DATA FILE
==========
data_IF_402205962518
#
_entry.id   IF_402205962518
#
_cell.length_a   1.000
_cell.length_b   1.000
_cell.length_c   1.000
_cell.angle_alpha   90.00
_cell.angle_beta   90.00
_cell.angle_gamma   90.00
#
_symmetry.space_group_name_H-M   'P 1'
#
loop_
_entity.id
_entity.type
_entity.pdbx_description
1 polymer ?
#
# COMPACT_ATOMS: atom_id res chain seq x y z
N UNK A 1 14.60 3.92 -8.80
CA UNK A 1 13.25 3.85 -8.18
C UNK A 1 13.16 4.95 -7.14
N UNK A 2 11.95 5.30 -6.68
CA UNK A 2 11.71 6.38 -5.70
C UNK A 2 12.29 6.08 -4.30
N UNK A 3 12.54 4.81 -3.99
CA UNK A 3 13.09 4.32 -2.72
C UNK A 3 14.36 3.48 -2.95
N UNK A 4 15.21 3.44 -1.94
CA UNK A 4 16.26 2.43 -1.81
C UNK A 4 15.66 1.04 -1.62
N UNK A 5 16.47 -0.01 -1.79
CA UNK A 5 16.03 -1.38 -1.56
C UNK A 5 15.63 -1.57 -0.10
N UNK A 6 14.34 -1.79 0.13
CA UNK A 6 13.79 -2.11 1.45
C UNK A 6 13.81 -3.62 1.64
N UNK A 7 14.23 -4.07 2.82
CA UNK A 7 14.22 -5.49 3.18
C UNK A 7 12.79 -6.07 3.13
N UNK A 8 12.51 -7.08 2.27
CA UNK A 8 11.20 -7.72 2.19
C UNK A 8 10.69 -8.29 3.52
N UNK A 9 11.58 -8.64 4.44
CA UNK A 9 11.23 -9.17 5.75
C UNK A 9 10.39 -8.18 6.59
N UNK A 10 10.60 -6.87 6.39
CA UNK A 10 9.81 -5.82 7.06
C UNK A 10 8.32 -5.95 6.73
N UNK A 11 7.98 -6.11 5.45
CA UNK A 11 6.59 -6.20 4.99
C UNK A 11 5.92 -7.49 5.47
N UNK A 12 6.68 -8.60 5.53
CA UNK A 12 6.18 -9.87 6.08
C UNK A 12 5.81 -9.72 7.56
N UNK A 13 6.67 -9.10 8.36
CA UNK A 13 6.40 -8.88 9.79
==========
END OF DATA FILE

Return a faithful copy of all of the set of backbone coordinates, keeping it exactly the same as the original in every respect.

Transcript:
data_IF_402205962518
#
_entry.id   IF_402205962518
#
_cell.length_a   1.000
_cell.length_b   1.000
_cell.length_c   1.000
_cell.angle_alpha   90.00
_cell.angle_beta   90.00
_cell.angle_gamma   90.00
#
_symmetry.space_group_name_H-M   'P 1'
#
loop_
_entity.id
_entity.type
_entity.pdbx_description
1 polymer ?
#
# COMPACT_ATOMS: atom_id res chain seq x y z
N UNK A 1 14.60 3.92 -8.80
CA UNK A 1 13.25 3.85 -8.18
C UNK A 1 13.16 4.95 -7.14
N UNK A 2 11.95 5.30 -6.68
CA UNK A 2 11.71 6.38 -5.70
C UNK A 2 12.29 6.08 -4.30
N UNK A 3 12.54 4.81 -3.99
CA UNK A 3 13.09 4.32 -2.72
C UNK A 3 14.36 3.48 -2.95
N UNK A 4 15.21 3.44 -1.94
CA UNK A 4 16.26 2.43 -1.81
C UNK A 4 15.66 1.04 -1.62
N UNK A 5 16.47 -0.01 -1.79
CA UNK A 5 16.03 -1.38 -1.56
C UNK A 5 15.63 -1.57 -0.10
N UNK A 6 14.34 -1.79 0.13
CA UNK A 6 13.79 -2.11 1.45
C UNK A 6 13.81 -3.62 1.64
N UNK A 7 14.23 -4.07 2.82
CA UNK A 7 14.22 -5.49 3.18
C UNK A 7 12.79 -6.07 3.13
N UNK A 8 12.51 -7.08 2.27
CA UNK A 8 11.20 -7.72 2.19
C UNK A 8 10.69 -8.29 3.52
N UNK A 9 11.58 -8.64 4.44
CA UNK A 9 11.23 -9.17 5.75
C UNK A 9 10.39 -8.18 6.59
N UNK A 10 10.60 -6.87 6.39
CA UNK A 10 9.81 -5.82 7.06
C UNK A 10 8.32 -5.95 6.73
N UNK A 11 7.98 -6.11 5.45
CA UNK A 11 6.59 -6.20 4.99
C UNK A 11 5.92 -7.49 5.47
N UNK A 12 6.68 -8.60 5.53
CA UNK A 12 6.18 -9.87 6.08
C UNK A 12 5.81 -9.72 7.56
N UNK A 13 6.67 -9.10 8.36
CA UNK A 13 6.40 -8.88 9.79